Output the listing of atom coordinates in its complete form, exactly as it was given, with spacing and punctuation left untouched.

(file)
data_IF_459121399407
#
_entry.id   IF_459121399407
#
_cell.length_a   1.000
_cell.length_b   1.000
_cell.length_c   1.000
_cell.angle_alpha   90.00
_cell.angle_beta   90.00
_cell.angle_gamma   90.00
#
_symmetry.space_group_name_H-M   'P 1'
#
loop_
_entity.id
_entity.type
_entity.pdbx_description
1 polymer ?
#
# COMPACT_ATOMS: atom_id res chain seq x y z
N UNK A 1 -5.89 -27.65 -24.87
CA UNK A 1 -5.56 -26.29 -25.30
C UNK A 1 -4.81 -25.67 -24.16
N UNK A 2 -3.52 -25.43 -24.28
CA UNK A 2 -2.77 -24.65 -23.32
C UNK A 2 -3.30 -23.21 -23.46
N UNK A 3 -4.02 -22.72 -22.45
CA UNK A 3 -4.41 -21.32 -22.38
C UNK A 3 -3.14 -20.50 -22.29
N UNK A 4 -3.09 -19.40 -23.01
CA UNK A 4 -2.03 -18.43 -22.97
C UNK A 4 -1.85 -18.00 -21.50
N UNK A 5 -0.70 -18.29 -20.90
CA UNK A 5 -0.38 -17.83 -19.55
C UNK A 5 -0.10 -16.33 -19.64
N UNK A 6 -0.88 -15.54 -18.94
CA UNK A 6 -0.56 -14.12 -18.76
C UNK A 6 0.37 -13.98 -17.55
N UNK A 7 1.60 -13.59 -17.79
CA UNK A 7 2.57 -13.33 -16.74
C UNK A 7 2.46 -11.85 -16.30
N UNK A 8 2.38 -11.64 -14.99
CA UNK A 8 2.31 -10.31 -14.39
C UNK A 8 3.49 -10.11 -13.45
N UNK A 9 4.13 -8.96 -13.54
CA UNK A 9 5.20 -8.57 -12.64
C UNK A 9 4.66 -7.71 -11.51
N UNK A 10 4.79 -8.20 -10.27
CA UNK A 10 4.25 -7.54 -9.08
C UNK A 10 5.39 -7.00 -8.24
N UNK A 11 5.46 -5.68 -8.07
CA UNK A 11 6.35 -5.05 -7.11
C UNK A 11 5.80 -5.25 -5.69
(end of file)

data_IF_459121399407
#
_entry.id   IF_459121399407
#
_cell.length_a   1.000
_cell.length_b   1.000
_cell.length_c   1.000
_cell.angle_alpha   90.00
_cell.angle_beta   90.00
_cell.angle_gamma   90.00
#
_symmetry.space_group_name_H-M   'P 1'
#
loop_
_entity.id
_entity.type
_entity.pdbx_description
1 polymer ?
#
# COMPACT_ATOMS: atom_id res chain seq x y z
N UNK A 1 -5.89 -27.65 -24.87
CA UNK A 1 -5.56 -26.29 -25.30
C UNK A 1 -4.81 -25.67 -24.16
N UNK A 2 -3.52 -25.43 -24.28
CA UNK A 2 -2.77 -24.65 -23.32
C UNK A 2 -3.30 -23.21 -23.46
N UNK A 3 -4.02 -22.72 -22.45
CA UNK A 3 -4.41 -21.32 -22.38
C UNK A 3 -3.14 -20.50 -22.29
N UNK A 4 -3.09 -19.40 -23.01
CA UNK A 4 -2.03 -18.43 -22.97
C UNK A 4 -1.85 -18.00 -21.50
N UNK A 5 -0.70 -18.29 -20.90
CA UNK A 5 -0.38 -17.83 -19.55
C UNK A 5 -0.10 -16.33 -19.64
N UNK A 6 -0.88 -15.54 -18.94
CA UNK A 6 -0.56 -14.12 -18.76
C UNK A 6 0.37 -13.98 -17.55
N UNK A 7 1.60 -13.59 -17.79
CA UNK A 7 2.57 -13.33 -16.74
C UNK A 7 2.46 -11.85 -16.30
N UNK A 8 2.38 -11.64 -14.99
CA UNK A 8 2.31 -10.31 -14.39
C UNK A 8 3.49 -10.11 -13.45
N UNK A 9 4.13 -8.96 -13.54
CA UNK A 9 5.20 -8.57 -12.64
C UNK A 9 4.66 -7.71 -11.51
N UNK A 10 4.79 -8.20 -10.27
CA UNK A 10 4.25 -7.54 -9.08
C UNK A 10 5.39 -7.00 -8.24
N UNK A 11 5.46 -5.68 -8.07
CA UNK A 11 6.35 -5.05 -7.11
C UNK A 11 5.80 -5.25 -5.69